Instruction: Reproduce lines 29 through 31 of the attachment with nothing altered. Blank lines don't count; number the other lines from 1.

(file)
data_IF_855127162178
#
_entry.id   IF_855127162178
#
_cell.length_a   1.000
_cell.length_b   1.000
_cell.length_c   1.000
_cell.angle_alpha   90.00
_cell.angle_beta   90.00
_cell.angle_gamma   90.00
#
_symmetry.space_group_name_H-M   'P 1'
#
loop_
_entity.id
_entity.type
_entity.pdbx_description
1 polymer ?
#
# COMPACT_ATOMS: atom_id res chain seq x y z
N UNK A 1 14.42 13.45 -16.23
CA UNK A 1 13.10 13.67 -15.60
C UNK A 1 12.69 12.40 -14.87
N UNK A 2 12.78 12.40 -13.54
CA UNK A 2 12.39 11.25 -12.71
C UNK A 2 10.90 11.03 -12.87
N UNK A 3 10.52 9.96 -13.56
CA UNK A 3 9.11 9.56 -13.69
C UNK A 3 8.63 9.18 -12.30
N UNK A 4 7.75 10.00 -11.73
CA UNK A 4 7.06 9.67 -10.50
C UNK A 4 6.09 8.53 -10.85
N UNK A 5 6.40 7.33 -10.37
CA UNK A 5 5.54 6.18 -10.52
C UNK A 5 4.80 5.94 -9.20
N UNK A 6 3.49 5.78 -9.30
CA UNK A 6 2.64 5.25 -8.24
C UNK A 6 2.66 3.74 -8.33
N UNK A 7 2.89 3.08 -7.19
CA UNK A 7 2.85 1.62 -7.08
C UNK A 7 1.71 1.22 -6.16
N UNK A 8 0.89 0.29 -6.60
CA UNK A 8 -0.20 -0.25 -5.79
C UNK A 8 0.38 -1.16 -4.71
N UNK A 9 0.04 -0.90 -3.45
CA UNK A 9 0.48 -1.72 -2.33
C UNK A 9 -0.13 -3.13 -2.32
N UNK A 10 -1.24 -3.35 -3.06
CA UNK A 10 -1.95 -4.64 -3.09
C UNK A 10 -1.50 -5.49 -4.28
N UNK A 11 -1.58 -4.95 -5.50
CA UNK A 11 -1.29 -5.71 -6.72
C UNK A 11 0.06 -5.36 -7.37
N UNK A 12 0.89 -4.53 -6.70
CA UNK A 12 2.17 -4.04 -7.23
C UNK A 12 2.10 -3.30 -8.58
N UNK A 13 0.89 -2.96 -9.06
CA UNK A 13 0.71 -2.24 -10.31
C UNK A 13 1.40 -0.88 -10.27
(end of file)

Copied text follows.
C UNK A 3 8.63 9.18 -12.30
N UNK A 4 7.75 10.00 -11.73
CA UNK A 4 7.06 9.67 -10.50